There isn't really any other way to put this, so I'll just say it bluntly: You miss your best friend. He's always been there for you when you needed it but didn't necessarily want it. And for the second, maybe third, time in your life you are miles and miles away from him.
It isn't that you miss his physical presence, you never really have. And if you were back home, you'd still be two hours away from him, it is that he isn't as easily accessible as he used to be. After spending close to a decade with him, you don't really know what life is like without him. He has always been the one healthy relationship you've had in your life.
But even now, when you're the farthest away from him that you've ever been. You can still hear his voice in your head. He's telling you to live your life for once and to not worry about him or your family or any of your other friends. He says to drink double the amount you're used to because he can't be next to you drinking. He laughs through an old joke that makes the both of you laugh so hard you keel over and chuckle into a loud cry on the floor. He's with you. He's saying we all have our own personal Everest's to climb and he knows that you can do this on your own.
You, on the other hand, are playing a song the two of you listened to a couple of weeks after you first met. He had only really listened to hardcore and you had only really listened to pop punk. And for the first time in what felt like forever you decided to share a piece of your life with someone else because you had this aching feeling inside that he would understand the lyrics as much as you did:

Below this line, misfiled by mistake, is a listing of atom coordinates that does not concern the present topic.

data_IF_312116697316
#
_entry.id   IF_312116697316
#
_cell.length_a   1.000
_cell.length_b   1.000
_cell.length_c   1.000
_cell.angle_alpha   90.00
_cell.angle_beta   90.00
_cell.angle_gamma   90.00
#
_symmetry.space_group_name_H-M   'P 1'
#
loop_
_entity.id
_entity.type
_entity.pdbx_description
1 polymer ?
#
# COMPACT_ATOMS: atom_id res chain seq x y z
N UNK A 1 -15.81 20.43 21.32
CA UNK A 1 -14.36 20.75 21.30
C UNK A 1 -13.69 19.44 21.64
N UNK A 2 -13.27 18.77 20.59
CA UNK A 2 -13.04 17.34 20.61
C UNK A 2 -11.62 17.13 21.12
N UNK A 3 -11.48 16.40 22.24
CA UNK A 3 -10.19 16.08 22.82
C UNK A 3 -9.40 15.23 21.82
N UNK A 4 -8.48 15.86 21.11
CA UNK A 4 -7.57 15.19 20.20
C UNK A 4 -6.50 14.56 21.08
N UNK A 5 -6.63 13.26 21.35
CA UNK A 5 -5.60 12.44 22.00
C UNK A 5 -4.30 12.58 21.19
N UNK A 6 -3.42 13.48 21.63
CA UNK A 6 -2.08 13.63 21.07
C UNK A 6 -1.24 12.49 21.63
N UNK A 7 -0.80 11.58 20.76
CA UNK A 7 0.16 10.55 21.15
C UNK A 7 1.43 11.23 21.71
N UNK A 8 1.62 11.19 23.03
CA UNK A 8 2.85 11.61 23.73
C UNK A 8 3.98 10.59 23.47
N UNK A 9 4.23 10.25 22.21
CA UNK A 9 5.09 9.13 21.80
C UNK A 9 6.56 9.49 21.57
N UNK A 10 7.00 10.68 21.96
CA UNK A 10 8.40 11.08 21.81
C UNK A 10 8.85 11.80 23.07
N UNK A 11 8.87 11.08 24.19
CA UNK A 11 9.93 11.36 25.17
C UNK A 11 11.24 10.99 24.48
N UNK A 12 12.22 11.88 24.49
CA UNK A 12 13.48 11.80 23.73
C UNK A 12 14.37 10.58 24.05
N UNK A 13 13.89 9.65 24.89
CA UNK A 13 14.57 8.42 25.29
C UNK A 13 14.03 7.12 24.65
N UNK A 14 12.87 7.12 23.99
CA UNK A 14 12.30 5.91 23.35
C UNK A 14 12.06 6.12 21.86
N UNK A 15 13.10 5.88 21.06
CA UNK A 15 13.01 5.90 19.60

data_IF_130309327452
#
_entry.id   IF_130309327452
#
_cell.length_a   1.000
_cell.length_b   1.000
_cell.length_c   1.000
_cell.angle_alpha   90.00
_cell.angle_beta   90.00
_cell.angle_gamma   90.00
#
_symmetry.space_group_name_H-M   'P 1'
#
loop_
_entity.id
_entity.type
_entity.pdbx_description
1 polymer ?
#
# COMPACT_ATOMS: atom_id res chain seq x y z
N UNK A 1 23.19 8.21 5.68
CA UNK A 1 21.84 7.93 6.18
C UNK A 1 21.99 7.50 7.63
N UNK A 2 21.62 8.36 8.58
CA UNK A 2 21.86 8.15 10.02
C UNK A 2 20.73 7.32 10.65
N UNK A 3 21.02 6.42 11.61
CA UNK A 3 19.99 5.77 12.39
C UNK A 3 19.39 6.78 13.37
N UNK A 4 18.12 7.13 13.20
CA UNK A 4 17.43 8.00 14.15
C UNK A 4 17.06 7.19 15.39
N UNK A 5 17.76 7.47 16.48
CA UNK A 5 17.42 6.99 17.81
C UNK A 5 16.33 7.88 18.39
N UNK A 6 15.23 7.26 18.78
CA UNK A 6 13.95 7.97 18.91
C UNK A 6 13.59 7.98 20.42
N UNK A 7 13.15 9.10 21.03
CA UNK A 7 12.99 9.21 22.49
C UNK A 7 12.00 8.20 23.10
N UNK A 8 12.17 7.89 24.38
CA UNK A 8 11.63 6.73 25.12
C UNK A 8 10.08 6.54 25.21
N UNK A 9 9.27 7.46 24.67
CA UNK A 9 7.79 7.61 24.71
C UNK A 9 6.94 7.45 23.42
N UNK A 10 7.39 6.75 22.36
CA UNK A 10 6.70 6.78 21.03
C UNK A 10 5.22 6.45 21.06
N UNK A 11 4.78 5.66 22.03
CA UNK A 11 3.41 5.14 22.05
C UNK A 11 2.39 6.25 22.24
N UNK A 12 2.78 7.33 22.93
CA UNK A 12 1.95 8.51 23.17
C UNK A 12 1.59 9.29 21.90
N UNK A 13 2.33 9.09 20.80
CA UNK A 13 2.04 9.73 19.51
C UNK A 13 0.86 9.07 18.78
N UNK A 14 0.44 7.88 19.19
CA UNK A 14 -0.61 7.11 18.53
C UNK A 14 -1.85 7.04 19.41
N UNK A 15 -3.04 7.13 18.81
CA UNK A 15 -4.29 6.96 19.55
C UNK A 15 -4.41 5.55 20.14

"So hell can have our fucking names because we'll fail and fuck up until we're in the grave. So I'll search for someplace where we wont die alone someday. You know I need to back up from these dead ends. So back me up my friend."
And little did he know at the time -- years ago -- that he would back you up the same way the song pleads for a friend to back it up. And you have done the same for him. And there's something about knowing that you are there for someone else that makes you feel at ease. So right now, while you're laying in bed reminiscing about all the old times, the good times, a part of you feels that he is doing the same thing.
You miss him. You always will. Even if he lived down the block, you would still miss him the same way you do now. But you know that you won't miss him to the point where it incapacitates you. You'll remember his voice, his words, and his music. You'll listen to it all and wait for the next time you'll get to see him.